One Pope, in the Dark Ages, decreed that all Jews had to leave Rome. The Jews did not want to leave, and so the Pope challenged them to a disputation to prove that they could remain. No one, however, wanted the responsibility... until the synagogue janitor, Moishe, volunteered.

      As there was nobody else who wanted to go, Moishe was given the task. But because he knew only Hebrew, a silent debate was agreed. The day of the debate came, and they went to St. Peter's Square to sort out the decision. First the Pope waved his hand around his head. Moishe pointed firmly at the ground.

      The Pope, in some surprise, held up three fingers. In response, Moishe gave him the middle finger.

      The crowd started to complain, but the Pope thoughtfully waved them to be quiet. He took out a bottle of wine and a wafer, holding them up. Moishe took out an apple, and held it up.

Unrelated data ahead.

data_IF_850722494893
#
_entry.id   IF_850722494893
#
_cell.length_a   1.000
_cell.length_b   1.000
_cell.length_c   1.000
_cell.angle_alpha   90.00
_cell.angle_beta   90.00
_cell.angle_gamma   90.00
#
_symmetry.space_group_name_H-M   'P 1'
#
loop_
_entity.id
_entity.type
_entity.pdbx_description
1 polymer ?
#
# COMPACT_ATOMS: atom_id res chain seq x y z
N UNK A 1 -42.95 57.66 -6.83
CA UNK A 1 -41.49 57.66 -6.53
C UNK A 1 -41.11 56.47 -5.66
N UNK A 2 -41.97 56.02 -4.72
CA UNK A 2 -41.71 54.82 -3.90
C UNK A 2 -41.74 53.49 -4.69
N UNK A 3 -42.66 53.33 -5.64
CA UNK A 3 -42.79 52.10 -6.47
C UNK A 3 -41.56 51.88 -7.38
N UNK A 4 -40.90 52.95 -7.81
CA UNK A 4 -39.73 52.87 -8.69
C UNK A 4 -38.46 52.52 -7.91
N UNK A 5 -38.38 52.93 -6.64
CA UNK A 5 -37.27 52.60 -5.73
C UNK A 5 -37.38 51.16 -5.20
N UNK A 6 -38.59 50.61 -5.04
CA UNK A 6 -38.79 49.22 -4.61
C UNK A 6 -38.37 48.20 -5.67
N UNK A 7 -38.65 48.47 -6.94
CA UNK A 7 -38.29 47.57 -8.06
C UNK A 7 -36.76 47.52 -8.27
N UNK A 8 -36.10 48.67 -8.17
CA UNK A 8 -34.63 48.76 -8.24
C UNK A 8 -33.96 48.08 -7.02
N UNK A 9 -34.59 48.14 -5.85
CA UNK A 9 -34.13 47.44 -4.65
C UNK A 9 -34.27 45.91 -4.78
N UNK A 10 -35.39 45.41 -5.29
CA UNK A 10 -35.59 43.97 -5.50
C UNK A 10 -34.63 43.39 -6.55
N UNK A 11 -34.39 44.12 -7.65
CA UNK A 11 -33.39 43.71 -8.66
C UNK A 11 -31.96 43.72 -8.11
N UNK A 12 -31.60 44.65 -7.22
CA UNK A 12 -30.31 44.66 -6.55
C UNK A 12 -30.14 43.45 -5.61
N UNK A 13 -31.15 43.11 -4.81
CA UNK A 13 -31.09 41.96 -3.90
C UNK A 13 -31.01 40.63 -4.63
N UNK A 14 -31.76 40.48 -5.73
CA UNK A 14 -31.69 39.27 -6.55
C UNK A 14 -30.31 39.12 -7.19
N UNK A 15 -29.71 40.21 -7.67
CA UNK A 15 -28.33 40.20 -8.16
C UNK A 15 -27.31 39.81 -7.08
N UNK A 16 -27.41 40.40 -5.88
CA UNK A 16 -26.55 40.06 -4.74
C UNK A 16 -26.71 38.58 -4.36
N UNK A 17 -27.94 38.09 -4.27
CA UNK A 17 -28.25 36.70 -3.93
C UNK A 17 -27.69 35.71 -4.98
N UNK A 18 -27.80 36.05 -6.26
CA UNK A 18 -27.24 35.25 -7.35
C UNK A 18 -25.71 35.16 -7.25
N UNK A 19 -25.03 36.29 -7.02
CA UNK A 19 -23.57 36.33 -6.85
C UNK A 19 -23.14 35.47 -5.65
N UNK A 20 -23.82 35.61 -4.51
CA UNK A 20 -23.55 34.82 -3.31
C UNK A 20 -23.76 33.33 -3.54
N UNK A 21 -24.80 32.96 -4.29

The Pope, to the people’s surprise, said, "I concede. This man is too good. The Jews can stay."

      Later, the Pope was asked what the debate had meant. He explained, "First, I showed him the Heavens, to show that God is everywhere. He pointed at the ground to signify that God is right here with us. I showed him three fingers, for the Trinity. He reminded me that there is One God common to both our religions. I showed him wine and a wafer, for God's forgiveness. With an apple, he showed me original sin. The man was a master of silent debate."

      In the Jewish corner, Moishe had the same question put to him, and answered, "It was all nonsense, really. First, he told me that this whole town would be free of Jews. I told him, Go to Hell! We’re staying right here! Then, he told me we had three days to get out. I told him just what I thought of that proposal." An older woman asked, "But what about the part at the end?" "That?" said Moishe with a shrug, "Well, I saw him take out his lunch, so I took out mine."